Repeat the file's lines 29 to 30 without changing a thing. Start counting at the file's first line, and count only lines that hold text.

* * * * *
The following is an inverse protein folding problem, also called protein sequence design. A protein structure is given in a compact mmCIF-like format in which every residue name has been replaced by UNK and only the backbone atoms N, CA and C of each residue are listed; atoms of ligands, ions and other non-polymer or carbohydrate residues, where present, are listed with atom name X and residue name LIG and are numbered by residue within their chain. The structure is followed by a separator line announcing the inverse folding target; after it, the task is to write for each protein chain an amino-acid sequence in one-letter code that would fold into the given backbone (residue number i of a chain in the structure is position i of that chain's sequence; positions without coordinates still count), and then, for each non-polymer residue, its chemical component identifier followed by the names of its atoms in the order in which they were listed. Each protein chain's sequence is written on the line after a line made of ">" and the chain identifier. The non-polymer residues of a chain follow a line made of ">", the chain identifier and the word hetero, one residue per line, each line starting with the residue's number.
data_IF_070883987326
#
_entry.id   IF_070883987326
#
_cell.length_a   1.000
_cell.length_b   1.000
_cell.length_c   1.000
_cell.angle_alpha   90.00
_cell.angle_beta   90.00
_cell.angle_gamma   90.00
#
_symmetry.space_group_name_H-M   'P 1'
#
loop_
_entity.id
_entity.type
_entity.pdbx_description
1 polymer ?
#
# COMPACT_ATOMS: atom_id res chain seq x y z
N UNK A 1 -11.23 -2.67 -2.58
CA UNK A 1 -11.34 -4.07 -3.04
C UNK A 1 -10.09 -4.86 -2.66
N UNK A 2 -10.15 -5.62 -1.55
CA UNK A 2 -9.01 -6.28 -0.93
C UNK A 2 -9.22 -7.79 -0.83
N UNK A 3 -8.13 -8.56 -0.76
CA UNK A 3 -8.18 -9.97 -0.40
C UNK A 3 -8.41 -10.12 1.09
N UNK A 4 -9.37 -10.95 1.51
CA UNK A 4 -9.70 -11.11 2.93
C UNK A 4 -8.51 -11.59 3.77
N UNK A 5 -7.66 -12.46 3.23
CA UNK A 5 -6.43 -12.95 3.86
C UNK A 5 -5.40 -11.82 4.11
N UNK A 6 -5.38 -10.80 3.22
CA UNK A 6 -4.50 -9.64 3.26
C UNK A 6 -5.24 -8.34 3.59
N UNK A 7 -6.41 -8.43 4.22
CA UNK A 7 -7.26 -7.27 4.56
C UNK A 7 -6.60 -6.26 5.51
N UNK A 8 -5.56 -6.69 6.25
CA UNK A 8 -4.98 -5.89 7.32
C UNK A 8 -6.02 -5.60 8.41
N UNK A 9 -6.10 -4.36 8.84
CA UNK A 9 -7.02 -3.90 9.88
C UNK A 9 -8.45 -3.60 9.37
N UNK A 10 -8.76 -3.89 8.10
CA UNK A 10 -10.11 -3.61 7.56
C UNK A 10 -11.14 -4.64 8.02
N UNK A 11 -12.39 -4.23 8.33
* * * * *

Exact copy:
CA UNK A 3 -8.18 -9.97 -0.40
C UNK A 3 -8.41 -10.12 1.09